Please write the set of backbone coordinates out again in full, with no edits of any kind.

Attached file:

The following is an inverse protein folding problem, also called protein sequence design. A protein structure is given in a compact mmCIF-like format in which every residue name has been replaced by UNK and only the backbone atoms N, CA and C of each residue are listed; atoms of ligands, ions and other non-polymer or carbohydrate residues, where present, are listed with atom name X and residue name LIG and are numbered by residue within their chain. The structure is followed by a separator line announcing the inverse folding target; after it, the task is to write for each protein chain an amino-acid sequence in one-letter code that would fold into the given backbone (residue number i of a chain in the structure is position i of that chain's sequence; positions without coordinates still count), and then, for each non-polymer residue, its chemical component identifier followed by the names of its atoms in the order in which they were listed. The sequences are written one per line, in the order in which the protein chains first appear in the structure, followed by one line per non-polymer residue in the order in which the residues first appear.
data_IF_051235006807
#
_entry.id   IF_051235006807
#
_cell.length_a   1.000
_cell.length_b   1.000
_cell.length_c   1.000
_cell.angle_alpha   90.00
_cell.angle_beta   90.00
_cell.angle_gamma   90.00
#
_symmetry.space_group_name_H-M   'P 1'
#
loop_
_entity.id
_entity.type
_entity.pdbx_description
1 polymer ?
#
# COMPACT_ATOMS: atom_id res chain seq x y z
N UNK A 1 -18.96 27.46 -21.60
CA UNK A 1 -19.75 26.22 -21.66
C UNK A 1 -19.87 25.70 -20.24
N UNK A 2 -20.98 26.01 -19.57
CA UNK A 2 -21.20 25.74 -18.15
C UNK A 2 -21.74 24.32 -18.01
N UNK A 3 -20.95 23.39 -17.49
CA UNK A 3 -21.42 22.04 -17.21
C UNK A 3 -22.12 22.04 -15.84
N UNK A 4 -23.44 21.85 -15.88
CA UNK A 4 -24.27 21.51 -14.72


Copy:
The following is an inverse protein folding problem, also called protein sequence design. A protein structure is given in a compact mmCIF-like format in which every residue name has been replaced by UNK and only the backbone atoms N, CA and C of each residue are listed; atoms of ligands, ions and other non-polymer or carbohydrate residues, where present, are listed with atom name X and residue name LIG and are numbered by residue within their chain. The structure is followed by a separator line announcing the inverse folding target; after it, the task is to write for each protein chain an amino-acid sequence in one-letter code that would fold into the given backbone (residue number i of a chain in the structure is position i of that chain's sequence; positions without coordinates still count), and then, for each non-polymer residue, its chemical component identifier followed by the names of its atoms in the order in which they were listed. The sequences are written one per line, in the order in which the protein chains first appear in the structure, followed by one line per non-polymer residue in the order in which the residues first appear.
data_IF_051235006807
#
_entry.id   IF_051235006807
#
_cell.length_a   1.000
_cell.length_b   1.000
_cell.length_c   1.000
_cell.angle_alpha   90.00
_cell.angle_beta   90.00
_cell.angle_gamma   90.00
#
_symmetry.space_group_name_H-M   'P 1'
#
loop_
_entity.id
_entity.type
_entity.pdbx_description
1 polymer ?
#
# COMPACT_ATOMS: atom_id res chain seq x y z
N UNK A 1 -18.96 27.46 -21.60
CA UNK A 1 -19.75 26.22 -21.66
C UNK A 1 -19.87 25.70 -20.24
N UNK A 2 -20.98 26.01 -19.57
CA UNK A 2 -21.20 25.74 -18.15
C UNK A 2 -21.74 24.32 -18.01
N UNK A 3 -20.95 23.39 -17.49
CA UNK A 3 -21.42 22.04 -17.21
C UNK A 3 -22.12 22.04 -15.84
N UNK A 4 -23.44 21.85 -15.88
CA UNK A 4 -24.27 21.51 -14.72